We social scientists have a hard time conceptualising the emotional dimensions of religion. Especially when describing its high-octane variants, we take refuge in external variables such as gender and race or report informants’ ready-made narratives of the highs and lows of conversion. But, for understandable reasons, we are deeply resistant to taking seriously what they tell us: we have been educated to take religious adherence as a symptom of something else – big-picture changes such as secularisation, strains in society or psychological problems. “They” must be lost, seeking for “meaning” and so on.
To those who find this kind of sociology boring and frustrating, Helena Hansen’s unique attempt to think behind the symptoms, in a book at once passionate and poised, comes as a welcome relief. If some are surprised that she sometimes follows everyday evangelical routines such as carrying a Bible or that she has even wondered “if God was asking me to go native”, that is a price worth paying.
Hansen expounds convincingly the encounter between two worlds of addiction and so helped me to understand that the innumerable recovery stories I have heard while doing research in Brazilian Pentecostal churches are not incidental: ministers rate their successes by the numbers who graduate to a life as church workers or preachers who addictively repeat their stories to any who might listen. Where once they dedicated their skills to the trickery and manipulation needed to access their drugs, now they dedicate them to managing congregations, to controlling people in recovery. After all, is not endless repetition a defining feature both of ritual and of addiction?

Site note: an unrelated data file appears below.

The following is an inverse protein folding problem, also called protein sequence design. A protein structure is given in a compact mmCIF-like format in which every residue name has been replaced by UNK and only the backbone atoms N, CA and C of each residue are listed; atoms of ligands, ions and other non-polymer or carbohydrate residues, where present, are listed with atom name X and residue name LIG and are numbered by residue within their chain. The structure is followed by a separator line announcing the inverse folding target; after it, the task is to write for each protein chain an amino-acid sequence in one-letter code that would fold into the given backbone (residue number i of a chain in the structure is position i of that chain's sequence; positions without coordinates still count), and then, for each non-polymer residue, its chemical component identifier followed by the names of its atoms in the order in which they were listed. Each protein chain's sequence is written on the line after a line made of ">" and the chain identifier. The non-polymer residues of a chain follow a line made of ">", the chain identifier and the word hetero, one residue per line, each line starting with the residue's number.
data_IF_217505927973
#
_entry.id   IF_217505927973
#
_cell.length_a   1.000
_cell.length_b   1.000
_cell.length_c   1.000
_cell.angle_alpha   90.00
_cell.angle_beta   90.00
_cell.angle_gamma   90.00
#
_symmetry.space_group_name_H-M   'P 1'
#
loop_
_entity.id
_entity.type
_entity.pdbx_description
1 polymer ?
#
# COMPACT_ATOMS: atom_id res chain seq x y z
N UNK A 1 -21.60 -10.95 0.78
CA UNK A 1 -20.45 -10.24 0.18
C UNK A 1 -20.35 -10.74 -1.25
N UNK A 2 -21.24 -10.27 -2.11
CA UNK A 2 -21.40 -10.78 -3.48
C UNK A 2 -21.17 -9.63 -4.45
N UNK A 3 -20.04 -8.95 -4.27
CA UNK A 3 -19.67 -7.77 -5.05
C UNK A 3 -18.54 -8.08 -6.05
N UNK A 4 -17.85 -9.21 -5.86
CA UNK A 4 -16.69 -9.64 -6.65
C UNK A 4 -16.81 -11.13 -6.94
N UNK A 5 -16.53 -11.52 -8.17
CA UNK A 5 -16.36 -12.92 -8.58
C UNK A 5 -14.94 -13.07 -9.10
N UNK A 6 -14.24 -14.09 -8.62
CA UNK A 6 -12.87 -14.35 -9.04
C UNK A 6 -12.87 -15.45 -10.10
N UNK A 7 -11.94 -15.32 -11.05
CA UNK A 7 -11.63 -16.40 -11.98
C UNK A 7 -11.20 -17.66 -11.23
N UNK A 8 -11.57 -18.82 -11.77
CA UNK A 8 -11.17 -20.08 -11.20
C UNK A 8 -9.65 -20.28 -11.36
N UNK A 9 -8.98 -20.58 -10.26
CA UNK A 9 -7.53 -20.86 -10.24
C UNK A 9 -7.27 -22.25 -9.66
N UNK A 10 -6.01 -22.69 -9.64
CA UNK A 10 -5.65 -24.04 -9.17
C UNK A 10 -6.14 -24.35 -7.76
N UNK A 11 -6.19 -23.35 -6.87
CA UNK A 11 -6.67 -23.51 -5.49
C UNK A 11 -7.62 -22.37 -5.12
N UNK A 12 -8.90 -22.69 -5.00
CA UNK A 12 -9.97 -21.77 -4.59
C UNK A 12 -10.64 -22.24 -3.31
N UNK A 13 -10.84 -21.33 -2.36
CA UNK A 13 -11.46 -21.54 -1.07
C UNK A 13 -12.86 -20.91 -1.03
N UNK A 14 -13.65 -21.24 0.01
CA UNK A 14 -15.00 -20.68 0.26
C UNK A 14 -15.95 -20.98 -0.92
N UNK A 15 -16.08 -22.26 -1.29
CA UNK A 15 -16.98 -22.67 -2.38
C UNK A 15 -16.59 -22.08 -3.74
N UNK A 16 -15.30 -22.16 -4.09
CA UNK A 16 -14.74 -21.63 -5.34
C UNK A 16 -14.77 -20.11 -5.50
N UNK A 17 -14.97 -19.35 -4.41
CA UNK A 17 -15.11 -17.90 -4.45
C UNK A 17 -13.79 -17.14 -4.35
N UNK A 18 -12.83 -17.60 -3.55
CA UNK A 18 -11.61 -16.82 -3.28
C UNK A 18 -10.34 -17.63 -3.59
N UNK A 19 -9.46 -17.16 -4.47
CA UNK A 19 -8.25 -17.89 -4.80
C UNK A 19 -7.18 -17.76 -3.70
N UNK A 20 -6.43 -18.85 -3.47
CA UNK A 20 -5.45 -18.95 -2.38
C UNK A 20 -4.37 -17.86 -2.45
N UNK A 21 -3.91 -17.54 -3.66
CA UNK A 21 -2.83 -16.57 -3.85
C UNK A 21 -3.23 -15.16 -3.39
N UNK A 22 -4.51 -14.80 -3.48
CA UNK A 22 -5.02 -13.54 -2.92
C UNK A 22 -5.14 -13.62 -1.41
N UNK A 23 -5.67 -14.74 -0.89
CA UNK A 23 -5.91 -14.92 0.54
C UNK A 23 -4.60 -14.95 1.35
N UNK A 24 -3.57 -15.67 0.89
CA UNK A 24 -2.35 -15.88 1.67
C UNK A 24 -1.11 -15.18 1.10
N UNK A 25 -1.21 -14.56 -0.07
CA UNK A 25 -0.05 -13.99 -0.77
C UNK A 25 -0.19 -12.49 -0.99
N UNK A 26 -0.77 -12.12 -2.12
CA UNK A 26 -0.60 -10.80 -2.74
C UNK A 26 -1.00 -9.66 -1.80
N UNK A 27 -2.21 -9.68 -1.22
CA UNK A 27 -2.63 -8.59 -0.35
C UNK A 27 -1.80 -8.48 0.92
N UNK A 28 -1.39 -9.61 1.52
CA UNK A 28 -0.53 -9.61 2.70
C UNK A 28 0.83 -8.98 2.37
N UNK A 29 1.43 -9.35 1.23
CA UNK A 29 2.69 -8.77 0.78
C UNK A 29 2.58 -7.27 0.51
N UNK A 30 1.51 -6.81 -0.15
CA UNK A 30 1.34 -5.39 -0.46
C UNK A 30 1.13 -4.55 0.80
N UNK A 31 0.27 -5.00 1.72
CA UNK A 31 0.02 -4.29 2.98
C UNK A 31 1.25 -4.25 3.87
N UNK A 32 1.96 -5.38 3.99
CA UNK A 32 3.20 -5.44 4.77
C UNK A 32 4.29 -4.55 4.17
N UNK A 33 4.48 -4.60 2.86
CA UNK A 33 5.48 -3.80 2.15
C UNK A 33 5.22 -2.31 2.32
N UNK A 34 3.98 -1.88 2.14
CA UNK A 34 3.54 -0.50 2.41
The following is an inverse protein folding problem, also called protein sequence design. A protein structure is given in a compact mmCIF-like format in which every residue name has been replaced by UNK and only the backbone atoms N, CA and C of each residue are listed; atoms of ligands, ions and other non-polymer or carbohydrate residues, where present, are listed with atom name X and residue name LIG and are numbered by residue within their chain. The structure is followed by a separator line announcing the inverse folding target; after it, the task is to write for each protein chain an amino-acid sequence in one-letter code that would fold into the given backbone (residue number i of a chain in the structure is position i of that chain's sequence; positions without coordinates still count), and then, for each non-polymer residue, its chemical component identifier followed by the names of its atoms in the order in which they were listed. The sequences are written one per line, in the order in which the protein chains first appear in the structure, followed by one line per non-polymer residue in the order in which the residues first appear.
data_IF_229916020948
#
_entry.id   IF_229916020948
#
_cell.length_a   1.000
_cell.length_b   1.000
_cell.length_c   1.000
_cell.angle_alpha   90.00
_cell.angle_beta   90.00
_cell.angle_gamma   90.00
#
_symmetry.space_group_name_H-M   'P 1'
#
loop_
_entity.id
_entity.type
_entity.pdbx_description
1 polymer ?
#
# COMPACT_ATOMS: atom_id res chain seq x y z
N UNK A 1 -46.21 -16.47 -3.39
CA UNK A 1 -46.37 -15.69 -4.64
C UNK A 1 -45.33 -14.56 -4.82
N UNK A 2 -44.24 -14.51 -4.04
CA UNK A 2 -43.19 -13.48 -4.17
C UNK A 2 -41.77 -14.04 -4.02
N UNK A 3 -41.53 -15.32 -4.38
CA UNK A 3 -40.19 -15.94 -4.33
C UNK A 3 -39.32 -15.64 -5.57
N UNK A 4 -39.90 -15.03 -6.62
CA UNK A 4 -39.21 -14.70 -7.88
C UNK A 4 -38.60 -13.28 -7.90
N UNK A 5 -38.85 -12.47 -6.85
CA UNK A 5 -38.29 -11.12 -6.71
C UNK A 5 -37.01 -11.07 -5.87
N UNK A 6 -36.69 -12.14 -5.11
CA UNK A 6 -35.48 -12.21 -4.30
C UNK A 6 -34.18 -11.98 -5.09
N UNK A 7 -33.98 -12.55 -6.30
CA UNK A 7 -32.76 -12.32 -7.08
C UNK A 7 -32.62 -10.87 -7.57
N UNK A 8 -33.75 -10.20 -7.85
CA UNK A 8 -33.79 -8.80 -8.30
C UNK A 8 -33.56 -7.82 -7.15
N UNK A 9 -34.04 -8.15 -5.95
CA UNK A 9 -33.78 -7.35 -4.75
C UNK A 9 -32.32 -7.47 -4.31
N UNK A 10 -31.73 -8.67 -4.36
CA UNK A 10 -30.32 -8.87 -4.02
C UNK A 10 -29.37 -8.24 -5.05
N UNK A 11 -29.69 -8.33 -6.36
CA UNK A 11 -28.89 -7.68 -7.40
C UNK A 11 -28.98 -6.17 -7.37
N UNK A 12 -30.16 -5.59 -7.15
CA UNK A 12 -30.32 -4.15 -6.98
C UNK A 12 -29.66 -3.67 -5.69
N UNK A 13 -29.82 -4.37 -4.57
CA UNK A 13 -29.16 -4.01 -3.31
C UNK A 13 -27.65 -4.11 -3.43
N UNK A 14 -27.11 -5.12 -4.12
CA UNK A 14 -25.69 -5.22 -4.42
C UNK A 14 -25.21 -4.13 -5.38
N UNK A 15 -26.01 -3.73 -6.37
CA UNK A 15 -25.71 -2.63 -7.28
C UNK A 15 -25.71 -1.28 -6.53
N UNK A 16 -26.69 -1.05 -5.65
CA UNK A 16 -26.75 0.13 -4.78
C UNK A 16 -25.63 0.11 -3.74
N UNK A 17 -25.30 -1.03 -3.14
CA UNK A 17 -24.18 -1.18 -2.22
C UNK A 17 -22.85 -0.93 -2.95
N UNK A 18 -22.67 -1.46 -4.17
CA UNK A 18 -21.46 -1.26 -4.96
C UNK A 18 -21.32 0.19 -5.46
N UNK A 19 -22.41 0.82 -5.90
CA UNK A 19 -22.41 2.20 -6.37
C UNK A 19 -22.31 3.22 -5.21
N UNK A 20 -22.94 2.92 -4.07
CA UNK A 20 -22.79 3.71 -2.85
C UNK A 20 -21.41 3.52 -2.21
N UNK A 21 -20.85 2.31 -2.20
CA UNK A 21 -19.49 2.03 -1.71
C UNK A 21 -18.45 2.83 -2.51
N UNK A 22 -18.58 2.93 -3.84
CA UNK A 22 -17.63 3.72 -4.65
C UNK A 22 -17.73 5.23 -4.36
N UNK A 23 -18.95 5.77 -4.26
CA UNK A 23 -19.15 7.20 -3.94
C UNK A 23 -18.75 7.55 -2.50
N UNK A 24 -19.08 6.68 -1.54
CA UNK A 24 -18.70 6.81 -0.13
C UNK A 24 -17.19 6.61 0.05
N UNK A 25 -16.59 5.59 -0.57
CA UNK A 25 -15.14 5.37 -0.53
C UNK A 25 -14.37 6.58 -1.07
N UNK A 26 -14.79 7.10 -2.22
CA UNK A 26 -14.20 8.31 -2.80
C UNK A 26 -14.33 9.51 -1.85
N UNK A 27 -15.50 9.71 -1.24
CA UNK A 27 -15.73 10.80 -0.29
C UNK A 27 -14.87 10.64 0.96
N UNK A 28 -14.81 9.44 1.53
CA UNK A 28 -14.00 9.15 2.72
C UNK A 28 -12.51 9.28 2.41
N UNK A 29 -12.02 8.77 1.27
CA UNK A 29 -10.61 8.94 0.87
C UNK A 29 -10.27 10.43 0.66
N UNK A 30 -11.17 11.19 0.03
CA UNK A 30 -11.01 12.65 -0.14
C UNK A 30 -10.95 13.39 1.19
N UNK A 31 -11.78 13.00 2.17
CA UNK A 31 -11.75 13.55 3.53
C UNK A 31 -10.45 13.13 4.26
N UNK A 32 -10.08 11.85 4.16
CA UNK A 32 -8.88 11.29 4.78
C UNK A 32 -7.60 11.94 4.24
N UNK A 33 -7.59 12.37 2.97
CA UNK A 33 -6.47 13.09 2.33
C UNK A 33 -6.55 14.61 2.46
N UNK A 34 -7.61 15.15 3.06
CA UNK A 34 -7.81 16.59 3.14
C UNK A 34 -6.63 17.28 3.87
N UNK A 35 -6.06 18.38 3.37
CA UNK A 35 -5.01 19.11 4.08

This hitherto largely unnoticed, but remarkable and highly original, book, based on Hansen’s extensive ethnographic work in Puerto Rico dating back to the late 1990s, and on her equally extensive experience as a psychiatrist, makes the case that the churches achieve some degree of success by adopting an approach that is the opposite of that of psychiatrists. From the perspective of standard biomedical psychiatry, addicts are “cases” who have lost the ability to take decisions about their lives: as humans, they are to be kept at a safe distance. For the churches, by contrast, they are people, and bodies, to be touched and handled and almost compelled to renounce their addiction even through the most terrible pain of withdrawal. For the ethnographer, this is not, or not exactly, “faith healing”, even if the retrospective narratives of Hansen’s informants, replete with hallucinations, visions, dreams and intimate conversations with God, do make it sound as if it is.
The book ends on a significant note of caution: if they are to recover in the long term, addicts need the support of an alternative family, which may be the church or the remains of their former network. Sending them “back to their families” is seriously misguided because such families are usually riddled with trouble of all kinds and may in any case have rejected them because of their addictions.
Hansen’s concluding chapter describes public treatment centres that bring addicts into daily community activities such as art therapy, farming and gardening in conjunction with “maintenance medications” such as methadone, which are “stop-gap measures to keep people from craving the drugs of their choice”. It sounds promising, but I suspect it is only for the select or lucky few.
David Lehmann is emeritus reader in social science at the University of Cambridge and the author of The Prism of Race: The Politics and Ideology of Affirmative Action in Brazil (2018).
Addicted to Christ: Remaking Men in Puerto Rican Pentecostal Drug Ministries
By Helena Hansen
University of California Press
232pp, £66.00 and £27.00
ISBN 9780520298033 and 9780520298040
Published 20 June 2018
Print headline: Clean at last, thank God almighty
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